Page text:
An oath or account is "knowingly" false if the debtors were aware that a creditor should be listed on the schedules and nevertheless decided not to list the creditor. The Shebels and their attorney knew they were obligated to disclose the debt to FmHA when they filed but chose instead not to include this creditor in their original petition. Of course, if a creditor has been omitted inadvertently, a false oath has not been executed knowingly. See Avallone v. Gross, 309 F.2d 60 (2d Cir. 1962); In re Seablom, 45 B.R. 445, 449 (Bkrtcy.D.N.D. 1984); In re Butler, 38 B.R. 884, 889 (Bkrtcy.D.Kan. 1984). Similarly, if the debt was mistakenly omitted on the honest but erroneous belief that it need not be listed, the omission will not bar the debtors' discharge. See, e.g., In re Yackley, 37 B.R. 253, 256 (Bkrtcy.W.D.Mo. 1983). The debtors' failure to disclose FmHA in the original petition, however, was neither inadvertent nor mistaken; the debtors knew they were required to include FmHA and deliberately, for their own reasons, elected not to list this creditor at the time of filing.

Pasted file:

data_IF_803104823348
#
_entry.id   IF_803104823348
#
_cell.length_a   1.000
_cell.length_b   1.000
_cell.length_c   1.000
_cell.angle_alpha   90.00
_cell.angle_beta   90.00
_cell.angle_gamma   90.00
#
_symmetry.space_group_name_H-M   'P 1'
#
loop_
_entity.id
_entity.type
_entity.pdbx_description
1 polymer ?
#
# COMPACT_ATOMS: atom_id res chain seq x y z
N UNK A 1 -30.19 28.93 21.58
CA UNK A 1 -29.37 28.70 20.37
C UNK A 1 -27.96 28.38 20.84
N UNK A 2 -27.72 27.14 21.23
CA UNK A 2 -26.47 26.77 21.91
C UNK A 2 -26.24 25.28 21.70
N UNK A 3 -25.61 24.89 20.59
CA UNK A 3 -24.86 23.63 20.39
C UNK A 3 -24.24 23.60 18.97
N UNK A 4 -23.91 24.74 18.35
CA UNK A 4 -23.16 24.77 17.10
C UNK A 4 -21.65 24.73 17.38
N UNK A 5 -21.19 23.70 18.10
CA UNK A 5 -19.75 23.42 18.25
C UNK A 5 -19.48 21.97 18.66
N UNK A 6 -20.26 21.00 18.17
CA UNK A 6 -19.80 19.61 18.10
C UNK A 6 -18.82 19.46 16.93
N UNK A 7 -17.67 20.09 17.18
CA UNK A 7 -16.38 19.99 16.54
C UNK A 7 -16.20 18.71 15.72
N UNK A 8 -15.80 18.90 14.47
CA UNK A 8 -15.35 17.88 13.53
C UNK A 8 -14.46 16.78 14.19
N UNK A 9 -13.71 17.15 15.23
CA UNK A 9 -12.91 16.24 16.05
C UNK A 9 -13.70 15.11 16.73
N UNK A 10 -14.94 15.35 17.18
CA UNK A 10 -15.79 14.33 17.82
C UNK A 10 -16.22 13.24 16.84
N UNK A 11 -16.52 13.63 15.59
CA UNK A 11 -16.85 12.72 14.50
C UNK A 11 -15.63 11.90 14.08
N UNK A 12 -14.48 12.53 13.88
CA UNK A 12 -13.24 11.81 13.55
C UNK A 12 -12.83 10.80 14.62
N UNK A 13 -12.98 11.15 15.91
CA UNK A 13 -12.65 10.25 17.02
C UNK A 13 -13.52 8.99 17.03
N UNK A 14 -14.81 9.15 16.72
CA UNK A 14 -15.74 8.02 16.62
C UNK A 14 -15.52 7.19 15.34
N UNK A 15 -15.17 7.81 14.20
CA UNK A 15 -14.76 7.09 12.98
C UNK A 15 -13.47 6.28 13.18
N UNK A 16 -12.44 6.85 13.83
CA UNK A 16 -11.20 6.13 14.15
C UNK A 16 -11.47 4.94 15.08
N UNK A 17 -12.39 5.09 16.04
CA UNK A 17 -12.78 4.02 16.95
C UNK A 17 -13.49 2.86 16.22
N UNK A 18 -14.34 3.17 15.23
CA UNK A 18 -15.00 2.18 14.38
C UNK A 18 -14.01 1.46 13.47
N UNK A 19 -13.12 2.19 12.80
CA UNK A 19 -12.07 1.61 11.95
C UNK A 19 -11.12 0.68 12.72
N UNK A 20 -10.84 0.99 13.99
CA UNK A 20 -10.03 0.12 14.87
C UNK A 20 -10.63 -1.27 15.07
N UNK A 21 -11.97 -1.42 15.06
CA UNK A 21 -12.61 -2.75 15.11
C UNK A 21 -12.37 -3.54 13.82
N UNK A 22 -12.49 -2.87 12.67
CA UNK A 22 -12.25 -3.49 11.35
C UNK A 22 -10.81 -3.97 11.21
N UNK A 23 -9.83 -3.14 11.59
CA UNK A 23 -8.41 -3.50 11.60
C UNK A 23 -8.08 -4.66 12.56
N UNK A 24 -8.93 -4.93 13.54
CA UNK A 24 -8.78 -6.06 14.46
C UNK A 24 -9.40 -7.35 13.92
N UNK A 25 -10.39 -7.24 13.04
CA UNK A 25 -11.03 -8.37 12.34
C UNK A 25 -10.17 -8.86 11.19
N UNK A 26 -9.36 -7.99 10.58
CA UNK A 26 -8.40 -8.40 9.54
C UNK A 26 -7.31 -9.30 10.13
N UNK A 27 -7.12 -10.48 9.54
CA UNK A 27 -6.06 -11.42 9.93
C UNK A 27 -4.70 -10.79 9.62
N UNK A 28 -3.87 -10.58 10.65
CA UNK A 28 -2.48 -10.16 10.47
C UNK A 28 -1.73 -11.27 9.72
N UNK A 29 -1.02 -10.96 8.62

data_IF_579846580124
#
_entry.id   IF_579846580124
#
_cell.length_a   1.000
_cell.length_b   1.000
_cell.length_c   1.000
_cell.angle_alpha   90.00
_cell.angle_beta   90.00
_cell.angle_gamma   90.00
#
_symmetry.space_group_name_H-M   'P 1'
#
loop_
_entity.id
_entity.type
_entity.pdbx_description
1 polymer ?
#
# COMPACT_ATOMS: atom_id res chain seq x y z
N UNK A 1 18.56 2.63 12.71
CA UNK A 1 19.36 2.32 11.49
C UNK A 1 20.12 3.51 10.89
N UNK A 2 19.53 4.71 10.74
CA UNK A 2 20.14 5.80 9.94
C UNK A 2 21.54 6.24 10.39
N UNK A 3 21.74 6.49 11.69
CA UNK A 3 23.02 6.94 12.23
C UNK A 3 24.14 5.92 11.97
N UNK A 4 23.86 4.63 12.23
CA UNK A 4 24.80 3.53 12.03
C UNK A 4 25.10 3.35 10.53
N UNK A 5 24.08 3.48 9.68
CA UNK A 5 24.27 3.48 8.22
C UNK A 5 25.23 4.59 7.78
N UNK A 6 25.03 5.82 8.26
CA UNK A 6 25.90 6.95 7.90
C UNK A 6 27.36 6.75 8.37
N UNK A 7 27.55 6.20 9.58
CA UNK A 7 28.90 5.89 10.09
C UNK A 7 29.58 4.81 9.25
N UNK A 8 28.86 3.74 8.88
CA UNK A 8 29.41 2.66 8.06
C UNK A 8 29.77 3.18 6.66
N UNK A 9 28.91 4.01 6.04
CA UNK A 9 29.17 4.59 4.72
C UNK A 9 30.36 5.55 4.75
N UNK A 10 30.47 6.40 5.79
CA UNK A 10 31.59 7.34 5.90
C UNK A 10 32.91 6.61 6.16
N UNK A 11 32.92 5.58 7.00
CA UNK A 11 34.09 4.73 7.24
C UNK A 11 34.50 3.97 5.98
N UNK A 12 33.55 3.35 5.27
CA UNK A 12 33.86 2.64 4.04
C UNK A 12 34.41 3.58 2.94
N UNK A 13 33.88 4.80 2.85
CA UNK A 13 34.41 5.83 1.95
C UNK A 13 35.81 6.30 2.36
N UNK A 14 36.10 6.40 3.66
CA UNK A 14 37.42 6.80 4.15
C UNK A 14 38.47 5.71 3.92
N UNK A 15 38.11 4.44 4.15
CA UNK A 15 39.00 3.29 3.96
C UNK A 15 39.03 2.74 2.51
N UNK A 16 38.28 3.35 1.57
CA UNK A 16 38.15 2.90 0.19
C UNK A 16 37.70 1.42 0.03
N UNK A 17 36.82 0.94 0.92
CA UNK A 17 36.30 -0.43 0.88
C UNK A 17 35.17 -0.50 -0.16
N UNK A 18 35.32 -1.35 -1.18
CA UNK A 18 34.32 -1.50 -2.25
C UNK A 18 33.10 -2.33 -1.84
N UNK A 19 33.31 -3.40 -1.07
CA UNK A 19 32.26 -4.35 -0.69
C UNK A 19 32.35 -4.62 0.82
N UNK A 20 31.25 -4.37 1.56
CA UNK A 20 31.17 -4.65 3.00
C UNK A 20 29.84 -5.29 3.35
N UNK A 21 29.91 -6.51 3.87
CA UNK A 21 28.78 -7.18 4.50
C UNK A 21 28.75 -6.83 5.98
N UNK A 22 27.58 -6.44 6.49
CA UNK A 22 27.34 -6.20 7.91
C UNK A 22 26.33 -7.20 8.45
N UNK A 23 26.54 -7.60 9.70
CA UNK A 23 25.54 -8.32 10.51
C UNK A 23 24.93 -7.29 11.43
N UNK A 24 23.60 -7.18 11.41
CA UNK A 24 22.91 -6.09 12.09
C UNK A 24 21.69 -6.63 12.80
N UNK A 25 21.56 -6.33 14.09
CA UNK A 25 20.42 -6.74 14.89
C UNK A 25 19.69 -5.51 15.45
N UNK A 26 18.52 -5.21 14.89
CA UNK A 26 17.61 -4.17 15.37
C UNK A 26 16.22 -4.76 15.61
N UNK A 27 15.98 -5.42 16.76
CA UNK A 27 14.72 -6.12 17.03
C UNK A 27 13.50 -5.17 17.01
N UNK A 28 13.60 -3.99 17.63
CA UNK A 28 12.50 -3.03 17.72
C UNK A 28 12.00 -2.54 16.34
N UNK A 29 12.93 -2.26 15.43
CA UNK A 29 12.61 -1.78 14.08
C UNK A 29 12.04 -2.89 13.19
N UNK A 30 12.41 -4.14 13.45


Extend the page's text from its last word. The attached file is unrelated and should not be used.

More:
The debtors contend that the creditor was omitted on the advice of counsel, who urged her clients not to list FmHA in the petition until she could verify the debt but not to delay filing for that reason. When a debtor's attorney reasonably but mistakenly believes that, as a matter of law, a creditor need not be disclosed on the schedule, the debtors will not be denied a discharge under § 727(a)(4)(A) for the counseled omission of the creditor. See In re Topper, 229 F.2d 691, (3d Cir. 1956); In re Cycle Accounting Services, 43 B.R. 264, 270, n. 7 (Bkrtcy.E.D.Tenn. 1984); In re Anderson, 30 B.R. 229, 233 (Bkrtcy.S.D.Fla. 1983). The Shebels' explanation that they relied on the advice of their attorney, to whom they had disclosed the loan, will not rebut inferences of knowledge and intent when it is self-evident that the omitted creditor should have been scheduled. In re Mascolo, 505 F.2d 274, 277 (1st Cir. 1974); In re Nazarian, 18 B.R. 143, 147 (Bkrtcy.D.Md. 1982). Advice of counsel is not a defense if the action counsel advised is improper. In re Collins, 19 B.R. 874, 877 (Bkrtcy.M.D.Fla. 1982). In advising her clients to file a petition that she knew at the time not to be true and correct, the debtors' attorney shares complicity in the false statement. Certainly, the debtors' attorney had the duty as an officer of this Court to take all possible measures to assure herself that the information listed in her clients' petition was accurate. In re Martinez, 22 B.R. 419, 421 (Bkrtcy.D.N.M. 1982). The attorney could, for instance, have chosen to file the schedules and statements within the time prescribed by Bankruptcy Rule 1007(c). This duty to be scrupulously accurate, however, scarcely justifies filing a petition that entirely fails to disclose the existence of a creditor that the attorney's clients had told her about.